PARIS — Police shot and killed a man in front of a police station in the Paris neighborhood of La Goutte-d’Or on the one-year anniversary of the Charlie Hebdo attacks, underlining the tensions still brewing in the French capital on the eve of the men’s ready-to-wear and women’s haute couture shows.
The area is home to a host of fashion designers such as Sakina M’Sa, whose atelier sits on Rue des Gardes, 100 yards from where police shot the man, who was carrying a knife and wearing a fake suicide vest, according to French media reports.
The street has been dubbed “Rue de la Mode,” following an initiative of the French Federation of Women’s Ready-to-Wear and the 18th arrondissement of Paris.
“Everything is shut right now,” said M’Sa, reached on her cell phone in the early afternoon. The designer was out collecting a parcel when gunshots rang out in the neighborhood. Security forces cordoned off the area and instructed residents to remain indoors, while subway transport was temporarily suspended.
“I haven’t been able to return to my atelier because everything is blocked,” she added.
Paris is still on edge following the attacks in November which killed 130 people, marking the second round of terrorist strikes on the French capital in the space of 12 months and the deadliest attack on France since World War II.
Moments before Thursday’s incident, President François Hollande praised police in a speech timed to coincide with the anniversary of the murder of 17 people at Charlie Hebdo magazine and a Jewish supermarket in January 2015. He underlined that the battle was not over yet.
“Terrorism continues to represent a formidable threat to our country,” Hollande said.
In an unrelated incident, police cordoned off a section of the tony Rue Cambon at lunchtime on Thursday as security forces investigated a suspect package. Stores on that portion of the street include Roberto Cavalli, Agent Provocateur and Yohji Yamamoto.
The Fédération Française de la Couture, du Prêt-à-Porter des Couturiers et des Créateurs de Mode — French fashion’s governing body — is understood to be fine-tuning its security instructions to ensure the smooth running of the men’s shows, from Jan. 20 to 24, and the couture displays, from Jan. 24 to 28.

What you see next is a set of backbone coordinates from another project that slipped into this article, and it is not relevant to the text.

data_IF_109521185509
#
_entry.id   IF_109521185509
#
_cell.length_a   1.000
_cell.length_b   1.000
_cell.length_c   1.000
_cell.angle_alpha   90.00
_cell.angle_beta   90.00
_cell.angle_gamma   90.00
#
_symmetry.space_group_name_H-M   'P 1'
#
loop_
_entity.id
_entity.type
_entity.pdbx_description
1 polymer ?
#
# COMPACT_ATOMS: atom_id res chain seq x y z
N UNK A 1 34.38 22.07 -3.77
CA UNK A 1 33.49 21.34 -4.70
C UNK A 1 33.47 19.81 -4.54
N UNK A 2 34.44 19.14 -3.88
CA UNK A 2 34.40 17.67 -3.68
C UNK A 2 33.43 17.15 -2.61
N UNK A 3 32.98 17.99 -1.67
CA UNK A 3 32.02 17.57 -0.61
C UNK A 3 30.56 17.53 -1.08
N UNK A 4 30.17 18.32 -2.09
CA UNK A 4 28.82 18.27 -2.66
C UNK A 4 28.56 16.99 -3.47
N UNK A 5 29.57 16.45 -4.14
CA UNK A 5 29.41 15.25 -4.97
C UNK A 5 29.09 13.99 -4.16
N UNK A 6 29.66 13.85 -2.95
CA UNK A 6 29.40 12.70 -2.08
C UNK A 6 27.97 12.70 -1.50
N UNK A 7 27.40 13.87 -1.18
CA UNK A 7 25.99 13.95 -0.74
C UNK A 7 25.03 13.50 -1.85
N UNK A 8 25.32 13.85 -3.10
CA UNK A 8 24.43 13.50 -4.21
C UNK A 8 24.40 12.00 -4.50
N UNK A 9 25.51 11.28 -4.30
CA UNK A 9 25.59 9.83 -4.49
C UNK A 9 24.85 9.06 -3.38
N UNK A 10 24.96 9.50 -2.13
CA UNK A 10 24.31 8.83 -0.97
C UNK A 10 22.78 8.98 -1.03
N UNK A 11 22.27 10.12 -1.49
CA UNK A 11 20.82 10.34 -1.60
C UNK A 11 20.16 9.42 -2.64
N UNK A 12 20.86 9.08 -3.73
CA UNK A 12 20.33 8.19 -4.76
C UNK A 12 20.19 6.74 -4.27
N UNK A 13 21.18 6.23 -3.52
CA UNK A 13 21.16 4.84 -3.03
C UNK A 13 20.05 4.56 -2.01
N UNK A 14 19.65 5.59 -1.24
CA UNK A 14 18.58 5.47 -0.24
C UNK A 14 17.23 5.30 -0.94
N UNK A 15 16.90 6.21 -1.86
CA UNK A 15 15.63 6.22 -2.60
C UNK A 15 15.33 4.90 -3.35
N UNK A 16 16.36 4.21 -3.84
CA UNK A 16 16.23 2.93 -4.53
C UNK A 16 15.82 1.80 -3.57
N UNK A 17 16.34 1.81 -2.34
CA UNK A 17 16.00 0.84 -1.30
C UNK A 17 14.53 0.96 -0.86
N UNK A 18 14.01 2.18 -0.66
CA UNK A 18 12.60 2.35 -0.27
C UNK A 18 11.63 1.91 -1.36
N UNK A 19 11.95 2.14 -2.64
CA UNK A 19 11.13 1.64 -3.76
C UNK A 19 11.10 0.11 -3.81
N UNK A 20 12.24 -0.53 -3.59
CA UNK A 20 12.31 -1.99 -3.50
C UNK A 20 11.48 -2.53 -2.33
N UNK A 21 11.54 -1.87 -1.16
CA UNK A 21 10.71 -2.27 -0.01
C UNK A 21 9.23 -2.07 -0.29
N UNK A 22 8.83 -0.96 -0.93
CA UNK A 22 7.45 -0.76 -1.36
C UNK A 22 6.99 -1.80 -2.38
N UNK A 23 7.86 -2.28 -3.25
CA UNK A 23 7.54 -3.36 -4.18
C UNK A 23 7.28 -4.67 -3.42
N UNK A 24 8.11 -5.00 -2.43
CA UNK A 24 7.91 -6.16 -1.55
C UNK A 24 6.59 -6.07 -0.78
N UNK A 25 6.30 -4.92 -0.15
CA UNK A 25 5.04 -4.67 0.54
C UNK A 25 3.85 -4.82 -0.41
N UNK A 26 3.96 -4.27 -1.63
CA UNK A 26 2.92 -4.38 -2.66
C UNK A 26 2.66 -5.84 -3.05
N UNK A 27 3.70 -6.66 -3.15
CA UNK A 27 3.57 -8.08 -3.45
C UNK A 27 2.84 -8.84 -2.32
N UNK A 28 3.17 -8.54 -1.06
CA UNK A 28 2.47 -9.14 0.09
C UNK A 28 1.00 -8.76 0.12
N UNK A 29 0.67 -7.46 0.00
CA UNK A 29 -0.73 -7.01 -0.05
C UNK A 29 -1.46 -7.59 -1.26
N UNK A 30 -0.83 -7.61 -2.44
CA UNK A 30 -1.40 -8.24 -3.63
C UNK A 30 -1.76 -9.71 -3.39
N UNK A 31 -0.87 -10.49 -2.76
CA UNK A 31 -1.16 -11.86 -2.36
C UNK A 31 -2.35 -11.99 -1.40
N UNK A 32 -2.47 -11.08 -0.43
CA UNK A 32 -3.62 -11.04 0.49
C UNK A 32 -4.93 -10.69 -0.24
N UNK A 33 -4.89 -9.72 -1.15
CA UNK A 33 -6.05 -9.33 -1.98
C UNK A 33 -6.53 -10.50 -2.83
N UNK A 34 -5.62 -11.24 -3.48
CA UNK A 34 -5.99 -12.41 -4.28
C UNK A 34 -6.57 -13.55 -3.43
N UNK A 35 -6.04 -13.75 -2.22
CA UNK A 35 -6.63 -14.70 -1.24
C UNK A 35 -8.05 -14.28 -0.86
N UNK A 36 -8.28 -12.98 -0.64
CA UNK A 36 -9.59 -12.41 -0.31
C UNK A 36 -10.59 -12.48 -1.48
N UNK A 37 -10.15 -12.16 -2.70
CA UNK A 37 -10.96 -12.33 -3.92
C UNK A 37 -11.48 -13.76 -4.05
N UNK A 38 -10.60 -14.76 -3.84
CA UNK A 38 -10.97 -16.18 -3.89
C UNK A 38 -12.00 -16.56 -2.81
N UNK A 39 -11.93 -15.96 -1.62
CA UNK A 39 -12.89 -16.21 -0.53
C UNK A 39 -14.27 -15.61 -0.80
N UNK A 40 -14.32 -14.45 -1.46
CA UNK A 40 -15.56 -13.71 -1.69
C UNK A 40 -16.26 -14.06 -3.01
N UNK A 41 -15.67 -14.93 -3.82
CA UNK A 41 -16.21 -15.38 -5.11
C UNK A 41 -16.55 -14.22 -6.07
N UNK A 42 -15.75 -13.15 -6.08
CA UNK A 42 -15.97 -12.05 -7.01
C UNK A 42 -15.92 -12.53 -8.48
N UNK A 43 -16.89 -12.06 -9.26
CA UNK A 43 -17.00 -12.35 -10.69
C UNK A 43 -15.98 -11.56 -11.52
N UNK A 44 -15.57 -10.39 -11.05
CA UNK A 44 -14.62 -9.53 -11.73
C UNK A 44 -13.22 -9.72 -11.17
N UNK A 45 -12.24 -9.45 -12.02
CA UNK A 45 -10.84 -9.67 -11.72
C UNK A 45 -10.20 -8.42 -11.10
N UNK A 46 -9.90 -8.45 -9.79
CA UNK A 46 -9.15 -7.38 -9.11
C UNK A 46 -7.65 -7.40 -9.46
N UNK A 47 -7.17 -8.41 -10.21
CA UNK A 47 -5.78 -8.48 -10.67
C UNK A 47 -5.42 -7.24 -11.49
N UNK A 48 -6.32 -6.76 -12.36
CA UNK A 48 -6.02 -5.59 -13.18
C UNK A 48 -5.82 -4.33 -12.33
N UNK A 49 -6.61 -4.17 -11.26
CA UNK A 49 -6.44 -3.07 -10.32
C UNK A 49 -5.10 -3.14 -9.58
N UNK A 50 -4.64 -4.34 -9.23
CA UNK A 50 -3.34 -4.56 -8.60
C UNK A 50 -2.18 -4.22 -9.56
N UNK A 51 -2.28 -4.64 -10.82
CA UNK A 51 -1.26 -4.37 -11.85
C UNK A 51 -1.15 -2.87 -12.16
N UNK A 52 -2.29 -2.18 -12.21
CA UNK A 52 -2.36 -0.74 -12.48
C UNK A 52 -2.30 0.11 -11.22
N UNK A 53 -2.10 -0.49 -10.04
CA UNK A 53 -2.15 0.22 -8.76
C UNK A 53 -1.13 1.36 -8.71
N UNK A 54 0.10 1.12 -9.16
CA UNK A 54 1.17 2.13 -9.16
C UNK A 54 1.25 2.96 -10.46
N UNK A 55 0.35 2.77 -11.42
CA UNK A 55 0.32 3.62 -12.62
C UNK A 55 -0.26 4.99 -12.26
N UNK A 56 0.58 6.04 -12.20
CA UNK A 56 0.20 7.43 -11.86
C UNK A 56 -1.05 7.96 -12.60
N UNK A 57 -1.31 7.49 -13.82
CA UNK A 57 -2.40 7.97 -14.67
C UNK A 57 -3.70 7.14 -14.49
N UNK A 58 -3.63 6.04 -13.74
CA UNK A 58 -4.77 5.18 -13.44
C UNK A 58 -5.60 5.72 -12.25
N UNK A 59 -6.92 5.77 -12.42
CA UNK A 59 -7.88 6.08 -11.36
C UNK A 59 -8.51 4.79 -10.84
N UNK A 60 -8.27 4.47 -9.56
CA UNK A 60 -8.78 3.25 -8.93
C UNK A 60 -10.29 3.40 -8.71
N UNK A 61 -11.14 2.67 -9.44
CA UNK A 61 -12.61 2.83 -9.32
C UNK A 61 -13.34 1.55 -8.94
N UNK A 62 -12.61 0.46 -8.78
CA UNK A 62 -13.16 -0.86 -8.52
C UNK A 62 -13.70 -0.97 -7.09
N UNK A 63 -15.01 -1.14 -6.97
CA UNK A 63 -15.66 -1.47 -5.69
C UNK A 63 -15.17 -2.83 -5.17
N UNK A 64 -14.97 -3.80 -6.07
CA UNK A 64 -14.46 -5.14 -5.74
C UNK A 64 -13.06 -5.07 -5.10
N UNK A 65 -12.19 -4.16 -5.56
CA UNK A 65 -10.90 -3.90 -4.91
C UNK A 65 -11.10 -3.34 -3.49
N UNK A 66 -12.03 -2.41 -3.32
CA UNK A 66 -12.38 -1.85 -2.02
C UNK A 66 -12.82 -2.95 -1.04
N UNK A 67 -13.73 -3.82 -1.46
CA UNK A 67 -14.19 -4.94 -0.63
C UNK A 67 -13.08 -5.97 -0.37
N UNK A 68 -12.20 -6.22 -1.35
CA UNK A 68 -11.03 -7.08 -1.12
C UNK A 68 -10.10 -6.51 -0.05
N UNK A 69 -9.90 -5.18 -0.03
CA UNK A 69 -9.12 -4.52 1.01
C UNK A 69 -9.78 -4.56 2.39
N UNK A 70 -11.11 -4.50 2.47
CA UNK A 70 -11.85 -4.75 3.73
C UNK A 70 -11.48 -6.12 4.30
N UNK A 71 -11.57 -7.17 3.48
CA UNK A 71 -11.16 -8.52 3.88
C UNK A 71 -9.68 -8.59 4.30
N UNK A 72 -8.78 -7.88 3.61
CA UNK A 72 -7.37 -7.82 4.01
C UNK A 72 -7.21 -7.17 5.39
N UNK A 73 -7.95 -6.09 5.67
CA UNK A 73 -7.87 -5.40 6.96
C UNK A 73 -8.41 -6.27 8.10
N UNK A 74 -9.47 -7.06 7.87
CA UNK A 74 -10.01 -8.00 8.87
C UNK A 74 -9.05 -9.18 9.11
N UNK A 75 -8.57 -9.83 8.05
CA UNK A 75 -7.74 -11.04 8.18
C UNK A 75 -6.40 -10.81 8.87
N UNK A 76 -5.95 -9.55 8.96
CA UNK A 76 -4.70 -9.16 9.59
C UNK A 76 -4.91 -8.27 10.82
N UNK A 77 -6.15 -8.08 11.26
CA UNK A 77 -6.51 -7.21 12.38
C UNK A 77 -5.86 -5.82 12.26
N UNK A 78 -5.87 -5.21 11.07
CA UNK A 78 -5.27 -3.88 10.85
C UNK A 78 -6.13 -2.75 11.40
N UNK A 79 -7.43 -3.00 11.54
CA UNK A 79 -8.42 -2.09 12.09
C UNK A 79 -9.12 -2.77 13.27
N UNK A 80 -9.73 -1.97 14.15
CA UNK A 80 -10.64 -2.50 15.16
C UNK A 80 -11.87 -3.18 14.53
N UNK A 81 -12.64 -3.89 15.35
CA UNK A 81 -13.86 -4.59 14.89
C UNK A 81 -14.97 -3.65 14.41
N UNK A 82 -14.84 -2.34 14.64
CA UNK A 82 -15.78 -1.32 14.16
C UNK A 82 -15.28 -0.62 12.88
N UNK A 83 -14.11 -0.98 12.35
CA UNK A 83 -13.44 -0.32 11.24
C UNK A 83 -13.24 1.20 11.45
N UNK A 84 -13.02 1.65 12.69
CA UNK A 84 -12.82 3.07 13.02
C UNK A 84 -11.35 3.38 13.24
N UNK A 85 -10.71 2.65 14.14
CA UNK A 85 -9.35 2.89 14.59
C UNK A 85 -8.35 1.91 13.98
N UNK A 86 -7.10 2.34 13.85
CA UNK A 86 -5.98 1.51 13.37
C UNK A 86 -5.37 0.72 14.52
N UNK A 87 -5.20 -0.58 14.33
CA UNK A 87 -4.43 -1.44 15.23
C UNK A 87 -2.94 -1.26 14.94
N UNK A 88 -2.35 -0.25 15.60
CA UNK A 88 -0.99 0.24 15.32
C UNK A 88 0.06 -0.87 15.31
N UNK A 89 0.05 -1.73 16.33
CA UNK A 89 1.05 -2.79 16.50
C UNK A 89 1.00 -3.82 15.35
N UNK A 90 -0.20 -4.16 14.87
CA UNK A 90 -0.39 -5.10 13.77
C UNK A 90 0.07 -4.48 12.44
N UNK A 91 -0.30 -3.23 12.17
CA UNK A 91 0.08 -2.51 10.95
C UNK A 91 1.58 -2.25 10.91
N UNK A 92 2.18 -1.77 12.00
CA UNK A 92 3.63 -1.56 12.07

No official announcement has been made so far.
Despite the ongoing security concerns, M’Sa sounded upbeat, noting she had posted a message on Facebook accompanied by a photograph of one of her designs, a sweatshirt bearing the slogan “Goutte d’Or J’adore,” in reaction to the events on Thursday.
“My team and I are safe. Thank you! Let’s stand together, let’s be strong. GOUTTE D’OR WE ADORE!!!” she wrote on the social media site. The designer has ties to French conglomerate Kering, having received a Social Entrepreneurs Award from its Foundation for Women’s Dignity and Rights in 2010.
Other brands with a presence on Rue des Gardes include Xuly Bët, Marcia de Carvalho and handbag brand Dognin. It is also home to L’Ecole de la Maille de Paris, a school specializing in training knitwear designers.
The surrounding area of Barbès, a multiethnic, cross-cultural neighborhood, is in the midst of a gentrification process that has some people comparing it to Brooklyn, as evidenced by the opening last year of trendy eaterie Brasserie Barbès. The area has long provided inspiration for fashion designers.
In 1984, Jean Paul Gaultier’s fall collection was inspired by Barbès and featured African prints and dresses with conical breasts. Then, in 1991, Azzedine Alaïa teamed with Tati, a Barbès institution of fast fashion, to pioneer capsule collections. Even Marc Jacobs had his take on Tati’s signature checked pattern.
More recently, Pharrell Williams was inspired by a trip to the Marché Saint Pierre, a fabrics market in use since the Twenties, for his collaboration with Adidas Originals, which featured floral unisex jackets as well as Stan Smith shoes.